Head Ti S2 Racquet Review
I can still remember when I saw my first skort. I was sitting on a friend's couch when I noticed she was wearing what I thought was a skirt. However, I had noticed earlier that she was wearing shorts and the skirt she had on now looked the same as the shorts she had on earlier. I asked her what was up and she laughed and said it was a skort. "What in the name of all that is holy is a skort", I asked. She laughed again and said it was half skirt and half shorts. I shook my head and started to ask why anyone in their right mind would wear such a contraption but I decided that since she had one on she might not appreciate my question so I let the subject drop and went back to the Sumo wrestling on ESPN.
For those of you who don't know, a skort is an article of clothing, worn predominately by women, that is indeed half skirt and half shorts. Women wear them because when you wear a skort you get the benefits of both a skirt and a pair of shorts. The skort is dressier than a pair of shorts, and you don't have to worry about it flying up on a windy day. It gives you the best of both worlds.
This may sound a little strange, and I'm sure Head won't be using it in any of their ads, but the Head Ti.S2 is the tennis racquet equivalent of the skort. It has the playing characteristics of both a power racquet and a control racquet, yet it doesn't completely fit into either category. When you go to a store to buy a skort do you look in the shorts department or the skirt department? This is the dilemma you'll face when shopping for the Ti.S2. Do you look in the power racquet section or the control racquet section of your favorite tennis web page?
The best description our play testers had for the Ti.S2 was the term "Aggressive Player's Racquet". Since the terms "player's racquet" and "control racquet" are synonymous you can say the Ti.S2 is a control racquet designed for aggressive players. Of course, you can also say it's a power racquet for players who want less power.
Most of the design characteristics of the Ti.S2 are the same as those found in power racquets. It has titanium in the shaft, which is a feature found in a lot of power racquets (Ti.S5, S6 and S7, Prince ThunderStrike, Wilson Hammer 3.2, etc.) and is just starting to turn up in control racquets (Prince Michael Chang Titanium). It's head heavy like the Wilson Hammer and Sledgehammer racquets, and it's very light (Head Ti.S5, S6, S7, Prince ThunderStorm and ThunderStrike, all Wilson Hammers and SledgeHammers). All of these features are usually found in a power racquet.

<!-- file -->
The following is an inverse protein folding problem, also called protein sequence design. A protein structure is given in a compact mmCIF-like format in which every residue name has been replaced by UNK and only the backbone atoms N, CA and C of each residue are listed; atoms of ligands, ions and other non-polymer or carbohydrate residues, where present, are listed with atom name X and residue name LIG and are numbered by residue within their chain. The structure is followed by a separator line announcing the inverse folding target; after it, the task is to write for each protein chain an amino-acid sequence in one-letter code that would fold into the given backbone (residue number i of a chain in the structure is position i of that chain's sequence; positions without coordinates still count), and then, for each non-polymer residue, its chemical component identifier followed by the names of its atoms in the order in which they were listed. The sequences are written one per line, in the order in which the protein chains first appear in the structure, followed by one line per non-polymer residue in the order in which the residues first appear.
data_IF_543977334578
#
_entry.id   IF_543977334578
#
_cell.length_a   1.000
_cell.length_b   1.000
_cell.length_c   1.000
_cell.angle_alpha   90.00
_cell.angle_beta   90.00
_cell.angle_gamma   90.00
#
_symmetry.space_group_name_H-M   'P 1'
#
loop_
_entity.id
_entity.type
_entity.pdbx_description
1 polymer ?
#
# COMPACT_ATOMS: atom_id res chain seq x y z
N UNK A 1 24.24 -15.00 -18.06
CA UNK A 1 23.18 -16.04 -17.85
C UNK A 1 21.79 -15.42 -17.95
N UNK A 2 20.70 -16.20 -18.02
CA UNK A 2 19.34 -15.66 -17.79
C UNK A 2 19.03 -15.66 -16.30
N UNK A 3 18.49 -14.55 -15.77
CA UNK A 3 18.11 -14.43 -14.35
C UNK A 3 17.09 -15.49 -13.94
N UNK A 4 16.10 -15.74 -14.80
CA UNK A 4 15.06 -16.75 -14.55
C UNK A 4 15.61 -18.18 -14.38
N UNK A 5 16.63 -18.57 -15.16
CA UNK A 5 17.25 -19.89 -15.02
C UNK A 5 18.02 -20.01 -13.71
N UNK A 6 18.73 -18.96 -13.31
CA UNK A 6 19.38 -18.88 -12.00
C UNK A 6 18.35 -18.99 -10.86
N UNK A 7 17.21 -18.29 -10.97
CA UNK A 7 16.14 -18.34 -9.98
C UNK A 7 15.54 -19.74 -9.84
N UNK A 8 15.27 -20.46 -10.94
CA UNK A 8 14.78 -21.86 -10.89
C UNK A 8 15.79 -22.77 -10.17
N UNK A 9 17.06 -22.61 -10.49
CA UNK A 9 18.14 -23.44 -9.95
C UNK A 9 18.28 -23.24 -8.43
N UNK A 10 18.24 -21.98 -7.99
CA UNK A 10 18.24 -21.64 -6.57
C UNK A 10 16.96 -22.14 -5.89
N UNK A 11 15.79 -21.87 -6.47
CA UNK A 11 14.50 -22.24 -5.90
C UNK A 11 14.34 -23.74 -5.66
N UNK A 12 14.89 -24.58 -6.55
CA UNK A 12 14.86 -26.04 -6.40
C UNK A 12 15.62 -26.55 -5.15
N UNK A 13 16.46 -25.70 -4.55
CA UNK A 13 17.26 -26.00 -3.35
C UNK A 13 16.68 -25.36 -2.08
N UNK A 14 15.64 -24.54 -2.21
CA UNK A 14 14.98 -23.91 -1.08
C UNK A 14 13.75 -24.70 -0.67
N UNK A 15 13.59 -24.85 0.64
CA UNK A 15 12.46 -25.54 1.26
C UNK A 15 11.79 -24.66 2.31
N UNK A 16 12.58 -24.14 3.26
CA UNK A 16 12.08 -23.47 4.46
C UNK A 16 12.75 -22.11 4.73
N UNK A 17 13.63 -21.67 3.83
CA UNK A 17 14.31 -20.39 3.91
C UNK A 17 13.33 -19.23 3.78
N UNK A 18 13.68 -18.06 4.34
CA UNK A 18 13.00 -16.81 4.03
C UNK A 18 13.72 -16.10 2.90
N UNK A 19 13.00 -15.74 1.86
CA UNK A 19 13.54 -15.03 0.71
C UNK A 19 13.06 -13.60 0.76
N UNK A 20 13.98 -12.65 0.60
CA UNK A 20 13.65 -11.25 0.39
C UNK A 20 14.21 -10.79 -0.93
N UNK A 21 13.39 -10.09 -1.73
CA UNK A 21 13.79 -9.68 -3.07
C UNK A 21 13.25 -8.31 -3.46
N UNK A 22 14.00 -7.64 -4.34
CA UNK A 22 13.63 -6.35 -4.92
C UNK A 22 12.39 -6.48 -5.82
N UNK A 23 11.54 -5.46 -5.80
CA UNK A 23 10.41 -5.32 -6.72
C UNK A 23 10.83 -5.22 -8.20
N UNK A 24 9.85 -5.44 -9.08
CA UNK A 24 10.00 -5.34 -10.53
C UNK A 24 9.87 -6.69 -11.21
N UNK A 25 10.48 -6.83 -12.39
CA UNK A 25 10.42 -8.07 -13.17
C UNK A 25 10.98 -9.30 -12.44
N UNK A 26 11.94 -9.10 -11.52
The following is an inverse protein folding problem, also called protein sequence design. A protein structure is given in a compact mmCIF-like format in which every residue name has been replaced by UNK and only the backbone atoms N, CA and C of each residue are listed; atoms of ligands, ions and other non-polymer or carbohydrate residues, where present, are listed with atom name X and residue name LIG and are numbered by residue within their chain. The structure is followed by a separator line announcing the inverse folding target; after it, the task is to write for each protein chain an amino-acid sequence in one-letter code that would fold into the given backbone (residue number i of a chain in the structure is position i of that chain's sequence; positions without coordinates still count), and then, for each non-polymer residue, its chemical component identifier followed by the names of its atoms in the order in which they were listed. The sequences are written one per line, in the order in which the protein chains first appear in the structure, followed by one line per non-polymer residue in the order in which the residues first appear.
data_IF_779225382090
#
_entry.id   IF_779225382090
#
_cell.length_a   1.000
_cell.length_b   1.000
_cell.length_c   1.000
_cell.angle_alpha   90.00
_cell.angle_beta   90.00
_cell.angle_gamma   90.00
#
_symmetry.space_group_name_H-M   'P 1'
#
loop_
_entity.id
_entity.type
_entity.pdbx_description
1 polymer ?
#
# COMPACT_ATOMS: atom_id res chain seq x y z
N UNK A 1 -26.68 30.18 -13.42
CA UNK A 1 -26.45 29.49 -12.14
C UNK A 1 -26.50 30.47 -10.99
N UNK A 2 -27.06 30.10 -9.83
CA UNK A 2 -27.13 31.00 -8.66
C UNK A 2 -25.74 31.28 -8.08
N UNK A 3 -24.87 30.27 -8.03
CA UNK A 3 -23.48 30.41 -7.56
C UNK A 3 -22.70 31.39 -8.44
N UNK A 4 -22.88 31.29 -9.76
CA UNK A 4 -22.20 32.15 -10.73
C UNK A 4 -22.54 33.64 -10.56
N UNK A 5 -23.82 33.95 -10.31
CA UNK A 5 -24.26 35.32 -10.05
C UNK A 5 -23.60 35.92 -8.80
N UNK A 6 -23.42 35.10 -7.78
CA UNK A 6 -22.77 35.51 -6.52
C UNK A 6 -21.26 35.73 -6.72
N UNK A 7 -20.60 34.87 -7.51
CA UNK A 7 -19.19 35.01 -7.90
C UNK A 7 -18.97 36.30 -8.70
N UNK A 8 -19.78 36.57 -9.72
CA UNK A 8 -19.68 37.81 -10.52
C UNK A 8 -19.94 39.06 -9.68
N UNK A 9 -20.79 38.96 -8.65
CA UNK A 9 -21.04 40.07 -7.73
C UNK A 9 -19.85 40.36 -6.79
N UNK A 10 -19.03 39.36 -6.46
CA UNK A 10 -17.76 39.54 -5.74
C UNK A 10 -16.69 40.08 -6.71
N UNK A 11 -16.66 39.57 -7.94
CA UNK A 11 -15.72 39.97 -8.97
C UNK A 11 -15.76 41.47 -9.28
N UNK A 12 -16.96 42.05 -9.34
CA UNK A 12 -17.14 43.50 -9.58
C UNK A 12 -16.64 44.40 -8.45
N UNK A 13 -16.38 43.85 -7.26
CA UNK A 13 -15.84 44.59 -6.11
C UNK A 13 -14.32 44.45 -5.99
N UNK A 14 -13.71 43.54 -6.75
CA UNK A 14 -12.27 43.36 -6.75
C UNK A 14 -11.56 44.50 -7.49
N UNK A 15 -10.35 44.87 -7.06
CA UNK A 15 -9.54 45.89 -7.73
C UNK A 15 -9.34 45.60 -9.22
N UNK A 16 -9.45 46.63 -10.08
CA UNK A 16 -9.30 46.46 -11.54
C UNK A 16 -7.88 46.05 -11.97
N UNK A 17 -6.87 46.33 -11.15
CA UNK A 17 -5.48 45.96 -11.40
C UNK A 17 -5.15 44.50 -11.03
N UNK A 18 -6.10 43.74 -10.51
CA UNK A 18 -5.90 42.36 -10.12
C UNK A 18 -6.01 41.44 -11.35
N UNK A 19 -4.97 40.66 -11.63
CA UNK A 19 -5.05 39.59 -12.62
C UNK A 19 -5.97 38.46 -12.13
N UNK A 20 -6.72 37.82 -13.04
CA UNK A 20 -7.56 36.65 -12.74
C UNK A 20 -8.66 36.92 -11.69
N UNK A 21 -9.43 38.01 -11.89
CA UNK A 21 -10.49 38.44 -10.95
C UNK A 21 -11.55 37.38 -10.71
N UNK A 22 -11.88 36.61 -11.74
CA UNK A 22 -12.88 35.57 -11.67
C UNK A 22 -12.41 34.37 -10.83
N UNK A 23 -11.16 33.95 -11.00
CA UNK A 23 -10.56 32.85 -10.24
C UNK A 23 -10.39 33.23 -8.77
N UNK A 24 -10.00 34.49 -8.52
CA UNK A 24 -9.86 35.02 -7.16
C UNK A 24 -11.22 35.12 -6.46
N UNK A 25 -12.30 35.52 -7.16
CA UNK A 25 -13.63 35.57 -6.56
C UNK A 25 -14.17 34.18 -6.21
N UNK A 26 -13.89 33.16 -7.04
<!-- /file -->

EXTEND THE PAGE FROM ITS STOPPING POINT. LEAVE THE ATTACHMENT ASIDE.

The most prominent feature that keeps the Ti.S2 from being a pure power racquet is that it doesn't have enough power to qualify. Although it has more power than most control racquets it's a pansy compared to a power racquet like the Prince ThunderStrike Longbody or the Wilson 3.4 Limits. Someone who plays with a control racquet will probably consider the Ti.S2 a power racquet, but if you use a power racquet you're going to find less power and more control with the Ti.S2.
Another feature that the Ti.S2 has that's more common in a control racquet is its even and predictable sweet spot. Many power racquets have a wide variance in power depending on which part of the string bed the ball hits. Control racquets (at least the good ones) usually have a more consistent string bed. The Ti.S2 has a very generous and consistent sweet spot despite its power racquet design.
On the courts our play testers were most impressed with the Ti.S2 on volleys, serves, and overheads. The excellent maneuverability of the Ti.S2 is an obvious asset at the net. When you add the solid feel, large sweetspot, and moderate power level you end up with a racquet that has enough control to handle low, hard volleys, and enough stability and power to put away the high, soft ones. It's safe to say there are very few racquets around that are better suited for volleying than this one.
The head heavy balance really helps the Ti.S2 on serves. The racquet is light enough that the extra weight in the head doesn't turn it into a club. Instead, it generates great power on flat serves and tremendous spin on kick serves. Patty Schnyder, who has one of the best kick serves on the WTA Tour, used the Ti.S2 in her victory over Steffi Graf at the 1998 US Open.
If any of you are old enough to have hit overheads with the old aluminum Head Pro tennis racquet (the Red Head) back in the late 70s and early eighties then you know what overheads feel like with the Ti.S2. They're a blast, both figuratively and literally. The power, stability, and maneuverability of the Ti.S2 make it ideal for hitting overheads. If you're used to a heavier racquet it may take you a few shots to get your timing down, but once you do you're going to love the power and feel of this racquet .
The Ti.S2 was slightly less popular on groundstrokes, but only slightly. Some of the play testers who use more powerful racquets thought it was "a little mushy" from the baseline. Others liked the lower power level. One play tester described it as "the first titanium frame that you can really swing out with". That sentiment was echoed by other play testers who liked the fact that there was enough control to take a full swing and enough power to hit winners.
While, like the skort, it is difficult to classify the Ti.S2, it's not difficult to figure out why it plays so well. Head has combined many of the best qualities from power racquets and control racquets to create the Ti.S2. The weight, balance, stiffness, head size, etc. all combine to create a player's racquet in a light, titanium body. The Ti.S2 is a bridge between power racquets and control racquets. If you prefer a pure power racquet, or a pure control racquet, this probably isn't the racquet for you. But if you're somewhere in between you should definitely give this racquet a try.